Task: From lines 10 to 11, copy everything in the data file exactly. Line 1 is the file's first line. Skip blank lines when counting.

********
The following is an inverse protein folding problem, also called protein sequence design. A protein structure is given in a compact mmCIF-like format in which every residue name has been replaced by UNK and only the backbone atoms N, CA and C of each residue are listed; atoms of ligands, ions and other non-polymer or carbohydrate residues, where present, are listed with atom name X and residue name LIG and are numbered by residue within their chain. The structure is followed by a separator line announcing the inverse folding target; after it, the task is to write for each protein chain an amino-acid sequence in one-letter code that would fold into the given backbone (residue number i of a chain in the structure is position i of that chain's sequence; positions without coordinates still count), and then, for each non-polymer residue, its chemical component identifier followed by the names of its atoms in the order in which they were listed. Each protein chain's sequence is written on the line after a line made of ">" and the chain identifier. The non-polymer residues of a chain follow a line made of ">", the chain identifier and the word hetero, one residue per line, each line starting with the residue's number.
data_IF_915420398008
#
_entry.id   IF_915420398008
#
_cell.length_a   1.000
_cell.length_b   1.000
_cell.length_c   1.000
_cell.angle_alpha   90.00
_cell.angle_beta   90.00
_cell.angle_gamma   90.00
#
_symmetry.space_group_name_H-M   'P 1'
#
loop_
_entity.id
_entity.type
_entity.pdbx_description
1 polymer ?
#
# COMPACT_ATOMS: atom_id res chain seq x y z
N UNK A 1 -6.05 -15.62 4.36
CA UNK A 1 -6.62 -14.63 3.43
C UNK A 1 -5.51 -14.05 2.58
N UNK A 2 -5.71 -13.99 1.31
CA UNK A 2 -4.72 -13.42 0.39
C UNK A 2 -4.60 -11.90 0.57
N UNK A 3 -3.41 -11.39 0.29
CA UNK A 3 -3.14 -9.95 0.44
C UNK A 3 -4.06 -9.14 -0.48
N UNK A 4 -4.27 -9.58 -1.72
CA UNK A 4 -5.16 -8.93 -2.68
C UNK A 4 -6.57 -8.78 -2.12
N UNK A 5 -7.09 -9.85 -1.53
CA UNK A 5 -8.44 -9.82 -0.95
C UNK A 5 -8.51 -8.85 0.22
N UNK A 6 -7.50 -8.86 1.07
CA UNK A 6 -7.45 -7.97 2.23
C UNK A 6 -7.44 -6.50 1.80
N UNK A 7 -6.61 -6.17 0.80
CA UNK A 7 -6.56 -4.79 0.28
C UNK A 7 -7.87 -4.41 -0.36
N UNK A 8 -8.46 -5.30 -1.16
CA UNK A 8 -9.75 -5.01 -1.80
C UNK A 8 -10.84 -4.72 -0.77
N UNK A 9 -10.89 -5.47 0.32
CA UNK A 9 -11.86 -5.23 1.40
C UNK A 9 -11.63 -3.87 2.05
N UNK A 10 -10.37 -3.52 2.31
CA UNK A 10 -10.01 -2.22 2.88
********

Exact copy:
_cell.angle_beta   90.00
_cell.angle_gamma   90.00